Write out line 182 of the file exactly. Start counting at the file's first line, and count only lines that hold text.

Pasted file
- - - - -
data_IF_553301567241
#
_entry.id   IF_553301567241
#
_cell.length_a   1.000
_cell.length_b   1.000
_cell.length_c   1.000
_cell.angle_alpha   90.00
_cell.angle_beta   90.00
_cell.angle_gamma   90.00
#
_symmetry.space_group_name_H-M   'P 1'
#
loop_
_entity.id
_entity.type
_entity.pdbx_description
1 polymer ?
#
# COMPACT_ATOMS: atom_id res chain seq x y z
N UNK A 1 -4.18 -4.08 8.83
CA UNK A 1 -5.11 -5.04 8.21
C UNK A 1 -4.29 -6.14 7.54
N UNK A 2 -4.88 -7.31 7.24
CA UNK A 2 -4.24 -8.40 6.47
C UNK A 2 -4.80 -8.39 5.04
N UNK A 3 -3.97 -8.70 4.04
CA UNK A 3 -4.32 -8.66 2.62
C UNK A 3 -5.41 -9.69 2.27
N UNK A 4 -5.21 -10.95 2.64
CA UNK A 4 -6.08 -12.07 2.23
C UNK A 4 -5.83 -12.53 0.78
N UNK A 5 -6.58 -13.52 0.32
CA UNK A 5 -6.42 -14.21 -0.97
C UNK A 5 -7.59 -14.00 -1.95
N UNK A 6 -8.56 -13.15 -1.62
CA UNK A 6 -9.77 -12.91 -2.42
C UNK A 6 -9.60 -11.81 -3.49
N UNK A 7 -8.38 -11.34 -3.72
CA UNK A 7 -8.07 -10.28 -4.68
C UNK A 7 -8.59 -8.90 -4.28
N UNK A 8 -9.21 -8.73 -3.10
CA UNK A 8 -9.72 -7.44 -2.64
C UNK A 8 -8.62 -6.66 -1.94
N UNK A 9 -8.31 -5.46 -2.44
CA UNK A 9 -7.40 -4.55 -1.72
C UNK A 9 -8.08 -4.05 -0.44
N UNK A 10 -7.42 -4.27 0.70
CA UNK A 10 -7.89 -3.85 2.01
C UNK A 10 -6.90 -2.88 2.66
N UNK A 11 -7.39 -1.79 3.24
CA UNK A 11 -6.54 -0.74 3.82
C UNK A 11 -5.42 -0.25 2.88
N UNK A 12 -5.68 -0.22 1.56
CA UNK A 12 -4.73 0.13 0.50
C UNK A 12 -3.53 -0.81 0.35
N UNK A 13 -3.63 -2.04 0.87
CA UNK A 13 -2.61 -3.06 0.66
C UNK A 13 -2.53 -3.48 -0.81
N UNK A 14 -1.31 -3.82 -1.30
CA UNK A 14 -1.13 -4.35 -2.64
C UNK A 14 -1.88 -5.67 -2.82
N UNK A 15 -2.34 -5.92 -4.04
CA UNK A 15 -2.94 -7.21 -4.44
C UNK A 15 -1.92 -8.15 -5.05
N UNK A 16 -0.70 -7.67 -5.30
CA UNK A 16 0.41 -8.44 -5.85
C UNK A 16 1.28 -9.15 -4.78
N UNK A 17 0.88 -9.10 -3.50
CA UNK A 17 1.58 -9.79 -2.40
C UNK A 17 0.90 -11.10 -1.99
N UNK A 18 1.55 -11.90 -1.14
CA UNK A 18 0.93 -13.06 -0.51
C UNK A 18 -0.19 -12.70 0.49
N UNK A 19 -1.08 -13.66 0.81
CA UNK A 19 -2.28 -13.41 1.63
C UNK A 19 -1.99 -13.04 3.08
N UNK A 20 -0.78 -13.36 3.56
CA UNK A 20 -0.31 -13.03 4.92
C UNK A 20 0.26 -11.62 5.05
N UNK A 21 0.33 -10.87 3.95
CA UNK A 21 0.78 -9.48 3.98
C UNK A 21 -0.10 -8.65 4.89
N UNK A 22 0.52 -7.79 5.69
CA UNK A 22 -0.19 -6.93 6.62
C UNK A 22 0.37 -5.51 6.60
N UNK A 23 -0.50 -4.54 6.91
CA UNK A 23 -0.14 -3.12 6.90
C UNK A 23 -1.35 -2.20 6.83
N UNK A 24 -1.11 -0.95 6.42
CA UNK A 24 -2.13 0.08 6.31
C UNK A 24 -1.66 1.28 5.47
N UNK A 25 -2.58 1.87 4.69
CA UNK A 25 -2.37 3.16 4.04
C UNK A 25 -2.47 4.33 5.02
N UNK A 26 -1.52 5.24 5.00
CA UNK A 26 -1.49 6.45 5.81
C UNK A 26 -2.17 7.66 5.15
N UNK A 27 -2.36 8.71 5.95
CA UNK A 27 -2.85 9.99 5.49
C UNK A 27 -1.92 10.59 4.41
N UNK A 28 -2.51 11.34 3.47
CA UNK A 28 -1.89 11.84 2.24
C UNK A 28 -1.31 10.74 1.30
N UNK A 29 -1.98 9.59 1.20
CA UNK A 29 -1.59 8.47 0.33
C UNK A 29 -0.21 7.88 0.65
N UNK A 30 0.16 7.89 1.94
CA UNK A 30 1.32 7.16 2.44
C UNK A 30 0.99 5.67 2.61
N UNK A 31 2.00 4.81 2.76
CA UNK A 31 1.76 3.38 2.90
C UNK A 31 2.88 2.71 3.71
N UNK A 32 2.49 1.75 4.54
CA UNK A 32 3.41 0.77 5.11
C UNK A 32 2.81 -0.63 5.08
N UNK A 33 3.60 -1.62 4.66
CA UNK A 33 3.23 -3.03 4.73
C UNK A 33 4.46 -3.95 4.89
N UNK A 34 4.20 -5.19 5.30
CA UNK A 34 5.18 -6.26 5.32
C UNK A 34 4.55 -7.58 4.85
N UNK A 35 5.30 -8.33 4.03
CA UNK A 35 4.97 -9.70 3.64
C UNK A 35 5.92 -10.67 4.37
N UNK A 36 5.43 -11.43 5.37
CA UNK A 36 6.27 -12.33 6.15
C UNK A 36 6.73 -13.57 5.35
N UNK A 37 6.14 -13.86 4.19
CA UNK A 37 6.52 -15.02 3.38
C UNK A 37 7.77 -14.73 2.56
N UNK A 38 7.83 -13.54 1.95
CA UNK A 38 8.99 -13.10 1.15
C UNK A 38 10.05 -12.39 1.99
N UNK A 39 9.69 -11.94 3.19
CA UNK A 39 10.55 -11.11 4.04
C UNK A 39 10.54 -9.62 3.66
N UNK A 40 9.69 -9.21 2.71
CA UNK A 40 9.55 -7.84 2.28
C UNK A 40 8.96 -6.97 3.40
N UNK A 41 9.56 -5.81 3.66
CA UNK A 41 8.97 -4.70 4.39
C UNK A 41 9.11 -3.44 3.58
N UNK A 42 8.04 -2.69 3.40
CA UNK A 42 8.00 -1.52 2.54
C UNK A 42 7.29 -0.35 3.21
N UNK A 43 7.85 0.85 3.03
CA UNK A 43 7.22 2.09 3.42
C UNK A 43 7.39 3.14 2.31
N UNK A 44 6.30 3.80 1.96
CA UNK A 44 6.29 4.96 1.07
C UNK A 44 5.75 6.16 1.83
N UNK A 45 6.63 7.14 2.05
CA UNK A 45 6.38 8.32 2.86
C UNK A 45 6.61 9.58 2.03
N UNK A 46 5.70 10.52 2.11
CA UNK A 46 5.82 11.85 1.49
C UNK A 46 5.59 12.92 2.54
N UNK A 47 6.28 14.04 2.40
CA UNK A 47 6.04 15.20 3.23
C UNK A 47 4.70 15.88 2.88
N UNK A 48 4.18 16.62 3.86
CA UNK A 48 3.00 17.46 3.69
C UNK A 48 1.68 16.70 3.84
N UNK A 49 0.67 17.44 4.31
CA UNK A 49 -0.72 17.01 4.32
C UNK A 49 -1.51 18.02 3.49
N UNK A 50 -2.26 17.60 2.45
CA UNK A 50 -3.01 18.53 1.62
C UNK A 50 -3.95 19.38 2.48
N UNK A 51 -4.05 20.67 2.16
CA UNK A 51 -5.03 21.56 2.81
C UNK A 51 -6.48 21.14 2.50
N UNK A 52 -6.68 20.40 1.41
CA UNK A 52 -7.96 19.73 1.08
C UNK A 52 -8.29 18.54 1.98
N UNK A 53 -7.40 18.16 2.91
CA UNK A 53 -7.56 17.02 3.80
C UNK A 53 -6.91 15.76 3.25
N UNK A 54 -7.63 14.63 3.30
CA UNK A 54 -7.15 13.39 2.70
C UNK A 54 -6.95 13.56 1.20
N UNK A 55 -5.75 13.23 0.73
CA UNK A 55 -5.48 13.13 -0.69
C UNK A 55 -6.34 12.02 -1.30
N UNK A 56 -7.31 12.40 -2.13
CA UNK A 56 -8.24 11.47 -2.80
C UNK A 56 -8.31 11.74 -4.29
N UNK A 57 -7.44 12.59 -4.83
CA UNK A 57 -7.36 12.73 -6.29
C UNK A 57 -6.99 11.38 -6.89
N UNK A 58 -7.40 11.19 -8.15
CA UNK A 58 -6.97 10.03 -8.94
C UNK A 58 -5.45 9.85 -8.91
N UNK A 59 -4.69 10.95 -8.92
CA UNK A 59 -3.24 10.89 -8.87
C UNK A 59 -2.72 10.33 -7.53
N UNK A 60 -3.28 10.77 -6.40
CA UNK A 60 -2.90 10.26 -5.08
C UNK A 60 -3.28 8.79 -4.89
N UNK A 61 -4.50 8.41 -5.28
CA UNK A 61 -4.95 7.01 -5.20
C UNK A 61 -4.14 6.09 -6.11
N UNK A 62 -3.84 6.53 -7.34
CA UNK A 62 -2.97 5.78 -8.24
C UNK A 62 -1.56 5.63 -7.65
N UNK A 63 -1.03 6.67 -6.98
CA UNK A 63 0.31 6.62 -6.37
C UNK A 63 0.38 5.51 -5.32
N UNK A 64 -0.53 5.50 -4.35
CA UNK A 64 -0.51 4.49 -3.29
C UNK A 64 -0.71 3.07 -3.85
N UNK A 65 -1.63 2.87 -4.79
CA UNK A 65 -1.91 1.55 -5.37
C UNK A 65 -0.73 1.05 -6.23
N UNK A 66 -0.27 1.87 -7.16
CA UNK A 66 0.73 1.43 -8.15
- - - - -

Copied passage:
C UNK A 54 -6.95 13.56 1.20